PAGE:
A couple of years back, hearing about a $1,000 Grubhub order would have made you think that someone ordered enough food to feed 50 to 100 people. With today's prices, it made me think that some kid ordered up a couple dozen eggs.

It turns out that no, he didn't order enough food for a 100 people, or 2 dozen eggs (whichever may be cheaper), but he did get quite the parade of food delivery people showing up at the front door. And, the undivided attention of his parents.

boy teenager in bed texting with smartphone at night
My dad thought he closed the app. He was wrong. I'm hungry. (Getty Images)

I Remember Costing My Parents A Thousand Bucks One Time, But At Least I Waited Until I Was A Teenager

And my offense wasn't ordering a bunch of food. My expensive error was deciding to light a fire in the fireplace while my parents were out.

Doing that wasn't the problem. It was not knowing what a fireplace flu was, and since I didn't know, I didn't open it, resulting in a house full of smoke, and a $1200 dollar bill for smoke damage restoration. That was in 1979 dollars, so in today's money, if my calculations are correct, it would be roughly $400,000.

My dad's footprint on my right butt cheek finally faded last year.

Maybe the kid thought the food was free , along with the delivery. (Getty Images)
Maybe the kid thought the food was free , along with the delivery. (Getty Images)

This Is What Can Happen When You Let A Little Kid Play With Your Smartphone, As His Parents Know Now

According to published reports, Chesterfield Township, Michigan resident Keith Stonehouse let his 6-year old son Mason play a game on his smartphone before bedtime, not realizing until it was far too late that Mason had found a still-open Grubhub app.


Keith Stonehouse said he was alone with his son while his wife was at the movies when Mason ordered jumbo shrimp, salads, shawarma and chicken pita sandwiches, chili cheese fries and other foods that one Grubhub driver after another delivered to their Chesterfield Township home.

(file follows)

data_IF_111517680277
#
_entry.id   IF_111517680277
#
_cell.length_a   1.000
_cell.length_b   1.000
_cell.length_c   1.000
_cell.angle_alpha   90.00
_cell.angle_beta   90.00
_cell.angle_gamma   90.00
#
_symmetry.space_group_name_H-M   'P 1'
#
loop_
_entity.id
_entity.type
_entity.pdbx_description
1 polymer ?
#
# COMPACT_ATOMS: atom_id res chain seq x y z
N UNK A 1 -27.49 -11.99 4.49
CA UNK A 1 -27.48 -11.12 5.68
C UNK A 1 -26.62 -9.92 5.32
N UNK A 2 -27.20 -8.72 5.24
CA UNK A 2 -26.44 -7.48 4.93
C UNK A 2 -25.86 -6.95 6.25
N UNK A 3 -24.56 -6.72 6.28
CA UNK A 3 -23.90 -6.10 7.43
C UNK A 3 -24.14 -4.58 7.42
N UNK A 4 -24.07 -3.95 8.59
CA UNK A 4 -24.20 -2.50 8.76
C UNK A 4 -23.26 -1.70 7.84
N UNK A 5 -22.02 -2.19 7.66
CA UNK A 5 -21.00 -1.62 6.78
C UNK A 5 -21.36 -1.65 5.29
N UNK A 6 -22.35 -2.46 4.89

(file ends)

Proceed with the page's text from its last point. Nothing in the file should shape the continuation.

Stonehouse said his son ordered food from so many different places that Chase Bank sent him a fraud alert declining a $439 order from Happy’s Pizza. But Mason’s $183 order of jumbo shrimp from the same restaurant went through and arrived at the family’s house.

Getty Images
"And that's why you owe Daddy a thousand bucks." (Getty Images)

Kudos To Grubhub For Giving This Story A Pretty Cool Ending

The family tells the Associated Press that Grubhub has gotten in touch with the family, and has not only offered them a $1,000 gift card to cover what they had to spend, but also discussed the possibility of using the family in an advertising campaign.

Mom and Dad also talked to Mason about covering his debts.

To drive the point home, she and her husband opened up Mason’s piggy bank and pocketed the $115 he had gotten for his birthday in November, telling him the money would go to replenish their accounts. That didn’t seem to faze the boy.

“Then he found a penny on the floor and said he could start all over again,” she said.

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